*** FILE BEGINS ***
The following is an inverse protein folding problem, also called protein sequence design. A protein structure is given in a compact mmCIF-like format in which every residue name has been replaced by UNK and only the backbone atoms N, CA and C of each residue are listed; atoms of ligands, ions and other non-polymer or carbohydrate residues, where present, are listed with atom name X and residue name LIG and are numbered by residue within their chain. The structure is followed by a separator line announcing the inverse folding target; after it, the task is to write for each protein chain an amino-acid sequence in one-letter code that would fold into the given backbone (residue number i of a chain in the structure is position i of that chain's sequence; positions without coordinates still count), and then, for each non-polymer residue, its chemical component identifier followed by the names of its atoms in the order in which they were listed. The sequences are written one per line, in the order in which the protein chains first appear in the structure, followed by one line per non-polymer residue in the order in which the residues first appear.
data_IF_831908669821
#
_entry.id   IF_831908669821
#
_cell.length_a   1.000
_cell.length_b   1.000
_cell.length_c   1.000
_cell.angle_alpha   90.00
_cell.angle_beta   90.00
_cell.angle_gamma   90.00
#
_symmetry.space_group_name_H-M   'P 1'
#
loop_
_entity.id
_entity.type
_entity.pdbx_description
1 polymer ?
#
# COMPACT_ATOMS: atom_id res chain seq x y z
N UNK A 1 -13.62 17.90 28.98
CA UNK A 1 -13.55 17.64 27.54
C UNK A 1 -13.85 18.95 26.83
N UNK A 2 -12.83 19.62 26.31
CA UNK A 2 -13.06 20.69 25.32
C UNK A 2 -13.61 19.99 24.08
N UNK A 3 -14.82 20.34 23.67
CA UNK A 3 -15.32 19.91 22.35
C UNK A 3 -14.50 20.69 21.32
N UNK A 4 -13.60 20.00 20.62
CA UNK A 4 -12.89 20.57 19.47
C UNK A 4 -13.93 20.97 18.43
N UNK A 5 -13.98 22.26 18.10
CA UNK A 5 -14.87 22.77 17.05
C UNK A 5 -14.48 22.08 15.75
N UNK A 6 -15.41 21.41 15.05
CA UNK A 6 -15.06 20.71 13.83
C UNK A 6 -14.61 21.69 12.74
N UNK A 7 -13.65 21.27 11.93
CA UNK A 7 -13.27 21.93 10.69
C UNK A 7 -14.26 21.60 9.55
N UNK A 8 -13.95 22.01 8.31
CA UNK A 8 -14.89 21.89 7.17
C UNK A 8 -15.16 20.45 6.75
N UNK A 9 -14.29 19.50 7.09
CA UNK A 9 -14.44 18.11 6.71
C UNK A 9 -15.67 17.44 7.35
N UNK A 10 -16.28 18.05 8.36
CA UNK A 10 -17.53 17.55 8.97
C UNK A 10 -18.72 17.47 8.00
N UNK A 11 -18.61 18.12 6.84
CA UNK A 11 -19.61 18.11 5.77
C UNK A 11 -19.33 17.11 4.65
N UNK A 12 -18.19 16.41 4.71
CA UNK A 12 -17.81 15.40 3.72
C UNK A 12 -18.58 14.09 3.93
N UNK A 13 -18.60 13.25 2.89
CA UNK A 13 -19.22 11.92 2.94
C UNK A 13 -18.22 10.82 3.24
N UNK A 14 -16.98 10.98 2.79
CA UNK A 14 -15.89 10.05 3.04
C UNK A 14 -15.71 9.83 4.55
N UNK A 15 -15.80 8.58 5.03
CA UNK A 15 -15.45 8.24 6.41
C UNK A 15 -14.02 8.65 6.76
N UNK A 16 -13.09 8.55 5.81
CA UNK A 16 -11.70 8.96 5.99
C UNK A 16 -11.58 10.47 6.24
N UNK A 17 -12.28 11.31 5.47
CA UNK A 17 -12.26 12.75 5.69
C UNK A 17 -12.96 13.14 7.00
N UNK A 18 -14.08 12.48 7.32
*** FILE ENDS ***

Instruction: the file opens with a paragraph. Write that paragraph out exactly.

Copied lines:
The following is an inverse protein folding problem, also called protein sequence design. A protein structure is given in a compact mmCIF-like format in which every residue name has been replaced by UNK and only the backbone atoms N, CA and C of each residue are listed; atoms of ligands, ions and other non-polymer or carbohydrate residues, where present, are listed with atom name X and residue name LIG and are numbered by residue within their chain. The structure is followed by a separator line announcing the inverse folding target; after it, the task is to write for each protein chain an amino-acid sequence in one-letter code that would fold into the given backbone (residue number i of a chain in the structure is position i of that chain's sequence; positions without coordinates still count), and then, for each non-polymer residue, its chemical component identifier followed by the names of its atoms in the order in which they were listed. The sequences are written one per line, in the order in which the protein chains first appear in the structure, followed by one line per non-polymer residue in the order in which the residues first appear.